As already mentioned, the king with the advice of his parliament, has the power to defeat the hereditary right, and entail the succession in any particular line. And the reason of this is very obvious, in order to avoid the inconvenience and distress that the whole nation must experience, were an idiot or lunatic necessarily to inherit the throne; and on the other hand, to avert the miseries that must accrue to the reigning monarch at all times, were any such authority expressly confided to the people, who are liable to be influenced by caprice, and hurried on by the most ungovernable passions. Hence it is plain, that the English constitution disclaims all such political theories, as any right inherent in the people, either to choose or set aside their king. This is clear from the bill of rights, called the "Declaration of Right," in which the lords and commons consider it "as a marvellous providence and merciful goodness of God to this

nation to preserve," king William and queen Mary, "most happily to reign over us on the throne of their ancestors, for which from the bottom of their hearts they return the humblest thanks and praises." The two houses in the bill of rights, did not thank God that they had found a fair opportunity to assert their right to choose their own governors, much less to make an election the only lawful title to the crown, after king James II. had made the throne vacant by his abdication; but on the contrary, in order to exclude for ever the doctrine "of a right to choose our own governors," a subsequent clause of that immortal law just mentioned declares, that "the lords spiritual and temporal, and commons, do in the name of all the people aforesaid, most humbly and faithfully submit themselves, their heirs and posterity for ever; and do faithfully promise that they will stand to, maintain, and defend their said majesties, and also the limitation of the crown, herein specified and contained, to the utmost of their powers. It is very surprising that any sensible person can infer the doctrine of a right to choose our own governors from the conduct of our ancestors at the Revolution in 1688. Since, if we had possessed it before, it is clear that the English nation did at that time most solemnly renounce and abdicate it, for themselves and for all their posterity for ever.

The true spirit of our constitution, not only in its settled course, but in all its revolutions, is hereditary succession to the reigning monarch, whether he obtained the crown by law or by force. The regular inheritance of the British throne has indeed been often changed and usurped by fraud and violence, as will be seen by a short historical view of the kings of England. But the beautiful feature of hereditary succession marked the infancy of our government, bloomed in its manhood, and is indelibly engraven in the venerable wrinkles of its increasing age.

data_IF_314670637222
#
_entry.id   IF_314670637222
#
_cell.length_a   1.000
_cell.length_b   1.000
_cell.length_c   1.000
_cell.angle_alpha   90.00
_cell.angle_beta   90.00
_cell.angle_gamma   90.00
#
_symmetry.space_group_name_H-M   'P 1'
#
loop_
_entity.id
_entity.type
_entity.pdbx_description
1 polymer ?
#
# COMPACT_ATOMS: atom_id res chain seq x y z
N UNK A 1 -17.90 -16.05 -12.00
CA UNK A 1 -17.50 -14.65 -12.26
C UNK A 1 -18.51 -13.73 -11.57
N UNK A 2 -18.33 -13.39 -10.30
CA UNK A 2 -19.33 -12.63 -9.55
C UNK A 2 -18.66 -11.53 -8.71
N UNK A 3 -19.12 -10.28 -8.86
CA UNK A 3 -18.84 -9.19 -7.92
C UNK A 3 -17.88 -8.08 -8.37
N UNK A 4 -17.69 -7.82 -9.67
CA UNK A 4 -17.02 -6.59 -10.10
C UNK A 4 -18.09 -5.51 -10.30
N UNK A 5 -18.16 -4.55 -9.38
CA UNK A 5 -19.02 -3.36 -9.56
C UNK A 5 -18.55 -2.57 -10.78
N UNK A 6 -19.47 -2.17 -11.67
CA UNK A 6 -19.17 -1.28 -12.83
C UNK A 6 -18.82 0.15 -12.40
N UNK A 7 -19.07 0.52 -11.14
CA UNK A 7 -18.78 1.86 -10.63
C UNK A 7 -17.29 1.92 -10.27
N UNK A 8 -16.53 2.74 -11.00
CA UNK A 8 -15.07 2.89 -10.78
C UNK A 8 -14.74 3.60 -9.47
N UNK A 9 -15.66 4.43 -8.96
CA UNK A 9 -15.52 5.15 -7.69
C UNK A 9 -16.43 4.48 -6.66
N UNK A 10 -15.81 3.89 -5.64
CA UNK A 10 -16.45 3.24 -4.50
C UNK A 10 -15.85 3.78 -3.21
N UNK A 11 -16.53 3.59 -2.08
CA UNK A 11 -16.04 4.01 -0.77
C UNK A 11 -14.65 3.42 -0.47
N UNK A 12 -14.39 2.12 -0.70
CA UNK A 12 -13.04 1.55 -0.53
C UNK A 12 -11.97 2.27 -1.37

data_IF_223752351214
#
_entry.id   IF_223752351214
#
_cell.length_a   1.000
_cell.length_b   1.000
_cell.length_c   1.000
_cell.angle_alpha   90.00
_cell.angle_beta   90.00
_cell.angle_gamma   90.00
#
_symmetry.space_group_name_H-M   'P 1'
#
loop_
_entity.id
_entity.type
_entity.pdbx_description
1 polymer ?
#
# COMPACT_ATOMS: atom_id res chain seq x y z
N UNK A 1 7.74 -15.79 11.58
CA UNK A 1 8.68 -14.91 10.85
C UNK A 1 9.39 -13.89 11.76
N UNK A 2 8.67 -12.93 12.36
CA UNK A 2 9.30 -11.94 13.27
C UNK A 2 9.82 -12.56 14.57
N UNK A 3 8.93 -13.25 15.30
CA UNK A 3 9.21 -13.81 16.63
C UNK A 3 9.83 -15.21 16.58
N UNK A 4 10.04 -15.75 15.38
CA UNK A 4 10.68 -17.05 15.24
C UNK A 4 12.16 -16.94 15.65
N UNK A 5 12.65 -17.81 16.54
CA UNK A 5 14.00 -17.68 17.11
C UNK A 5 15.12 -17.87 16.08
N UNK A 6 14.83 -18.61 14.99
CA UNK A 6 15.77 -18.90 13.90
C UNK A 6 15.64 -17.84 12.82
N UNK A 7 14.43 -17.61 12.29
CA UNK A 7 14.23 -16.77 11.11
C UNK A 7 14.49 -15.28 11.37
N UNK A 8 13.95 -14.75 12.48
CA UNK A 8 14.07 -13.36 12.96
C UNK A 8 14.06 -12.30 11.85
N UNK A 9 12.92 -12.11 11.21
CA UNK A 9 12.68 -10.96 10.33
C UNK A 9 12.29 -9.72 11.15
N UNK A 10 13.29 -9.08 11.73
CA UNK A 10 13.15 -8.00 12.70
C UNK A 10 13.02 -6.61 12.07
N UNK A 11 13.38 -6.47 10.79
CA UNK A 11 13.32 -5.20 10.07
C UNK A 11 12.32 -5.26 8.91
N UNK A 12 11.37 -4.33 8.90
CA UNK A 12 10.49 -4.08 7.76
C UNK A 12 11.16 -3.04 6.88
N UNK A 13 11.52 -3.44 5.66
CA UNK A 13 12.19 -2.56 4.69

Egbert, who was the first king of England, and the last of the Saxon heptarchy, was king of the West Saxons, by a long and uninterrupted descent from his ancestors of above 300 years, and united the heptarchy in one monarchy under himself in the year 828. How his ancestors obtained their titles, it is in vain for us to inquire, since there are no documents in existence that will satisfy such political curiosity. However, Egbert became sole monarch of England, partly by the consent of, and partly by the Conquest over, the other six kingdoms of the heptarchy.

From Egbert the crown descended regularly for two hundred years, through a succession of fifteen princes, to the death of Edmund Ironside, without deviation or interruption; except that the sons of king Ethelwolf succeeded to each other, without regard to the children of the elder branches; and also that king Edred, the uncle of Edwy, reigned about nine years during the minority of Edwy, on account of the troubles of the times, but when of age Edwy assumed the reins of government himself.

At the death of Edmund Ironside, Canute, king of Denmark, obtained


the kingdom by violence, by which means a new family were in possession of the throne. Three of his heirs succeeded to the throne; and on the death of Hardicanute, the ancient Saxon line was restored in Edward the Confessor, who was the next of kin then in England. On Edward's decease, Harold II. usurped the government, for Edgar Atheling, the grandson of Ironside, was the lawful heir. Harold being defeated at the battle of Hastings, was dispossessed of the throne by William the Conqueror. Edgar Atheling, the true heir, retired to Scotland, and Malcom the Scottish king married his sister Margaret, who for her piety is commonly called Saint Margaret, whose descendant James I. restored to England her ancient Saxon line. Robert, the Conqueror's eldest son, being duke of Normandy by his father's will, was kept out of the possession of the crown of England by the arts and violence of his brothers, William II. and Henry I., who succeeded their father.